Austin is one of the most popular cities in Texas, attracting techies, Hollywood types, academics, politicos, and vacationers drawn to the town’s music scene and outdoor activities. Add the influx of new residents who need temporary places to stay while apartment hunting or waiting for houses to close, and you’ve got a hotel room shortage. New properties are cropping up like mushrooms to meet the demand—so much so that complaints about a room glut are beginning to appear in the press—but in the meantime hotels don’t have to try too hard to court visitors (see “When to Go” for the busiest times).

Still, people manage to go to Austin throughout the year without breaking the bank. Most hotels catering to business travelers offer weekend discounts and, of course, corporate discounts. You’ll find lots of Austin room deals online—see our advice on snagging those deals and for information about alternative lodgings such as VRBO and Airbnb. 

Most hotel rooms are downtown, in the blocks just east and west of Congress Avenue between the Capitol and Lady Bird Lake, where nightlife, dining, and historic sights are concentrated. Many of the newest hotels are rising on the southernmost part of this stretch, convenient for not only Lady Bird Lake but also the very big and very busy Austin Convention Center. Skip the car if you’re staying downtown: Traffic is horrendous and parking is hard to find (or extremely expensive). 

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Hotel construction continues apace just across Lady Bird Lake in South Austin, especially on and around South Congress Avenue. Zoning restrictions here keep out the brand-name high-rises; most hotels are boutique-size and strive to outdo each other in quirkiness and hipness. If you bed down here you’ll have access to great dining, unique shopping, and the many recreational activities on the south shore of Lady Bird Lake.

East Austin, especially the area just across the I-35 from downtown, is the up-and-coming place to stay; so far, there are only a few privately owned boutique hotels here, but watch this space for Arrive East Austin, part of a small hotel group. There are also a few small hotels and B&Bs near the University of Texas, with newer and (somewhat) larger properties in the works. 

In the Northwest, more and more brand-name hotels are opening along the U.S. 183/Parmer Lane tech corridor—a trend unlikely to change with the arrival of Apple’s new campus. Many hotels are clustered around the upscale Arboretum and Domain/Domain NORTHSIDE malls. A couple of the more distinctive lodgings are covered here. It’s not a bad area to stay in if you want access to the western green spaces and lakes, as well as upscale shopping. You’re not far from the University of Texas, either.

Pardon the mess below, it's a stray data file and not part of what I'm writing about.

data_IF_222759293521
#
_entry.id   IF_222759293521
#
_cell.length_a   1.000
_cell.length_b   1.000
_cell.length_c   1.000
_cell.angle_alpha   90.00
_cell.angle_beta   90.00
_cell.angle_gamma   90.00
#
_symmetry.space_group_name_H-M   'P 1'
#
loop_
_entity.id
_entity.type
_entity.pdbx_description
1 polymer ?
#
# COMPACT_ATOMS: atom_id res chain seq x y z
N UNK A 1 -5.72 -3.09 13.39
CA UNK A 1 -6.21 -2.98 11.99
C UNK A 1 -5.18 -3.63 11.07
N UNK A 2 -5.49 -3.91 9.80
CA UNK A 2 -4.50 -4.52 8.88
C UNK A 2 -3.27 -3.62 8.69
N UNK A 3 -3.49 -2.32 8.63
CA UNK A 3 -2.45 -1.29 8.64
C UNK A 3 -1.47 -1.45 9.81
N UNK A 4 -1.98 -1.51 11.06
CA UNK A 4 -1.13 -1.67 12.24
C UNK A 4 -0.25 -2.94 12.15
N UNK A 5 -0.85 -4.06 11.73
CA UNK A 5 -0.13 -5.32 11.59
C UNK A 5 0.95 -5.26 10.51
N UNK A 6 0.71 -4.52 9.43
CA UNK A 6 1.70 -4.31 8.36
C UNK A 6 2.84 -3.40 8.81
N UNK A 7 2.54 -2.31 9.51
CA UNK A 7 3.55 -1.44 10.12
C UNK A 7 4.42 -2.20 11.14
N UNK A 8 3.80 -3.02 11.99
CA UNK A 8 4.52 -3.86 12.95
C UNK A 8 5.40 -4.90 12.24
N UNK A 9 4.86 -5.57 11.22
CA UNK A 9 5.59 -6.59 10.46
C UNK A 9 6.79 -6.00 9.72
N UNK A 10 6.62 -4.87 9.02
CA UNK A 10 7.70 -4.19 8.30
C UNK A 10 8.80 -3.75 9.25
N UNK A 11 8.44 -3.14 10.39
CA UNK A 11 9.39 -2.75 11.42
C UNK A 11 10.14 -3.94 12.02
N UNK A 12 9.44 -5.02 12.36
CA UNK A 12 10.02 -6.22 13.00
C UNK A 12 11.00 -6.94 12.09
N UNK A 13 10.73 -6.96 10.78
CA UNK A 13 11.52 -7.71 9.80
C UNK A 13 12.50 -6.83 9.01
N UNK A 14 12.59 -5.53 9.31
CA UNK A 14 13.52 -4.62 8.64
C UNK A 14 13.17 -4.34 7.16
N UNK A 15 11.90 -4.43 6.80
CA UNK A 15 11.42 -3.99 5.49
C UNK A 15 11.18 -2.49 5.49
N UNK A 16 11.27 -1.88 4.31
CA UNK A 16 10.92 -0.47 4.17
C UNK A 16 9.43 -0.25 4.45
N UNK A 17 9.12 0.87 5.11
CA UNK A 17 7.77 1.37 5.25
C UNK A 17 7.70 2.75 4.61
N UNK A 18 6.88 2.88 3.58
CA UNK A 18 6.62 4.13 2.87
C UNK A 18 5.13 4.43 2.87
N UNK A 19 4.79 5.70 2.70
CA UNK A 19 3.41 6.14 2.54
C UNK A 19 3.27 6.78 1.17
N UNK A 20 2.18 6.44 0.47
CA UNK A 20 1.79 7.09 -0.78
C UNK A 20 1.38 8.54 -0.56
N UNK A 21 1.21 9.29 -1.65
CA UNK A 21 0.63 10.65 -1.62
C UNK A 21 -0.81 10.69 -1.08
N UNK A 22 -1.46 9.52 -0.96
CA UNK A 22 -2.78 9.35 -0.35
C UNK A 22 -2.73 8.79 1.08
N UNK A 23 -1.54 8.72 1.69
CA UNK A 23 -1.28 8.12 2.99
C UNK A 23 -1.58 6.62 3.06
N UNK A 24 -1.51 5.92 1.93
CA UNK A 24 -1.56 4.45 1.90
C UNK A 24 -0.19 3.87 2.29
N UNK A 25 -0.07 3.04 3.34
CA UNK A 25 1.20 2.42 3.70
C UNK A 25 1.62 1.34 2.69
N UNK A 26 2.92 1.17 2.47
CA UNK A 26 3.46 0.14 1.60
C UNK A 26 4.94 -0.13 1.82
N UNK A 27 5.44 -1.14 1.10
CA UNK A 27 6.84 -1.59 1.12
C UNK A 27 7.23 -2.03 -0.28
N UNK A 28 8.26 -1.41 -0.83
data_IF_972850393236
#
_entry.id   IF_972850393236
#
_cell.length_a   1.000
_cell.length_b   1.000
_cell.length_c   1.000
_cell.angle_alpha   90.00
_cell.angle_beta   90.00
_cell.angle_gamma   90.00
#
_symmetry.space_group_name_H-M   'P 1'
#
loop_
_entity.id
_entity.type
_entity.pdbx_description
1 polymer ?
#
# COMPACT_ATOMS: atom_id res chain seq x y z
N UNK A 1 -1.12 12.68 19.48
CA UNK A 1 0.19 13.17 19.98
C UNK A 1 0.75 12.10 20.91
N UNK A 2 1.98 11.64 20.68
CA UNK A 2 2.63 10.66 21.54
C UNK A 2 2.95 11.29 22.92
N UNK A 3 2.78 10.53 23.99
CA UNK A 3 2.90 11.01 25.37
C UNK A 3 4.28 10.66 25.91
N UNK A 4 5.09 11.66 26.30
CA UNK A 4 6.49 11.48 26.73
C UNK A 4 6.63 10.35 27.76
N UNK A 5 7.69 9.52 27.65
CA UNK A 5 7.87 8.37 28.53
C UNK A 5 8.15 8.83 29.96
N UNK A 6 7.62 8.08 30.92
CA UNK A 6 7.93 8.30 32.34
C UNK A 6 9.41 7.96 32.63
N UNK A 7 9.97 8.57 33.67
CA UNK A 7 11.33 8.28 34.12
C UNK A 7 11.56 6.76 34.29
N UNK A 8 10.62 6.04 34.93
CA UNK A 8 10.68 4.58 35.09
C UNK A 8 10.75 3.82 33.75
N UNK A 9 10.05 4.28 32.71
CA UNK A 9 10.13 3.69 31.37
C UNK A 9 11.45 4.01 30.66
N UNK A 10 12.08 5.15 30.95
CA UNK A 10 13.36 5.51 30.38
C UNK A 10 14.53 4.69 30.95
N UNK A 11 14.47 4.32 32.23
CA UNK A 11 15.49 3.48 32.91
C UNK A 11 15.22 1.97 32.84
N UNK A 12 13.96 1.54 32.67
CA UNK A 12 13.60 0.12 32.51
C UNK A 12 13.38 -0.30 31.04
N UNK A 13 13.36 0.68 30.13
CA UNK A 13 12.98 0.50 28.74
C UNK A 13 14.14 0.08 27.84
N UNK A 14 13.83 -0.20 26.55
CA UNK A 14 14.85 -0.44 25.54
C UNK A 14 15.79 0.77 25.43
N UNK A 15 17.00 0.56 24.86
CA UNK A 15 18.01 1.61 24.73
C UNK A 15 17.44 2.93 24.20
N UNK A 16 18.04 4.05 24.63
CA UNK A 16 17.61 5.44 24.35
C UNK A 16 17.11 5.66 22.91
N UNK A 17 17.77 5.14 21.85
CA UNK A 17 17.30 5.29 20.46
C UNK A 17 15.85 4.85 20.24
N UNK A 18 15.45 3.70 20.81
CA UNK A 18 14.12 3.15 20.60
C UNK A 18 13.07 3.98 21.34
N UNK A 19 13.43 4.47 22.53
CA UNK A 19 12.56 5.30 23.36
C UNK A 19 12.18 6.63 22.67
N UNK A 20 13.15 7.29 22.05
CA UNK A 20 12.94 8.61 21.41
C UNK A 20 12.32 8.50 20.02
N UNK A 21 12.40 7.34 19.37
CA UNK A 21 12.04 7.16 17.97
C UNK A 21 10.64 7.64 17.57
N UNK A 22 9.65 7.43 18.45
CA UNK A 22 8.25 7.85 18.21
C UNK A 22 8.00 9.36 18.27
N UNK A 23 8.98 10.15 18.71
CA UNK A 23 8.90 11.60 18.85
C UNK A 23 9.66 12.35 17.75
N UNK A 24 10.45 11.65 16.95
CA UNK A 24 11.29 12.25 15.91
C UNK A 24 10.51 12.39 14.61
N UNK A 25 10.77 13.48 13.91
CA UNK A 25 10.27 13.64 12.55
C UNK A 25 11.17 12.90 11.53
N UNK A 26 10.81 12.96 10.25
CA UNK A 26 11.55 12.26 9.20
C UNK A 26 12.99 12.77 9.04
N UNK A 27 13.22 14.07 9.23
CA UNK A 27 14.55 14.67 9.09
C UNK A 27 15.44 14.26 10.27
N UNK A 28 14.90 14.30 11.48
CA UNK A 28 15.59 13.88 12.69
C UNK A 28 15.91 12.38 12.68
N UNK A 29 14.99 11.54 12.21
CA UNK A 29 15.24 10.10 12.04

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Several spa/resorts on the outskirts of town, especially on the far west, provide relaxing getaways in proximity to Austin’s attractions while being sufficient unto themselves. (For the glamorous camping known as glamping, see box, p. ###.) 

Tip: If you’re on a tight budget, Austin has two major clusters of economical lodgings, including extended-stay chains. One surrounds the intersection of I-35 and Ben White Boulevard (Hwy. 71), south of downtown and near the airport; the other is north of downtown, where I-35 intersects Hwy. 290 E. The latter is generally preferable—it’s closer to downtown, has better dining options, and offers alternative routes to I-35 for getting around. 

Note that rates listed below do not include the city’s 9% hotel tax.

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Wherever you bunk in Austin—even B&B rooms-—it is safe to expect high-speed Wi-Fi; even when fees are noted, below, they’re often waived if you sign up for the hotel’s corporate clubs. Almost all hotels in Austin are entirely smoke-free and you can expect to see recycling bins and other serious eco-friendly programs—not just the standard “we won’t change your towels or sheets for the environment”—everywhere. Finally, Austin is exceedingly pet friendly; several hotels charge no fees for bringing your dog and have no size or number restrictions. You just have to sign a good behavior waiver (for the dog; unfortunately, guests are not required to commit to similar restrictions). 

The transformation of the 220-acre Travaasa Austin into the Miraval Austin Resort & Spa, 13500 FM2769 (855/234-1672), hadn’t yet been completed when we went to press, but the setting, in a northwest Austin nature preserve, combined with the brand’s track record for award-winning wellness and pampering programs, guarantee a top-rate (if not inexpensive) experience.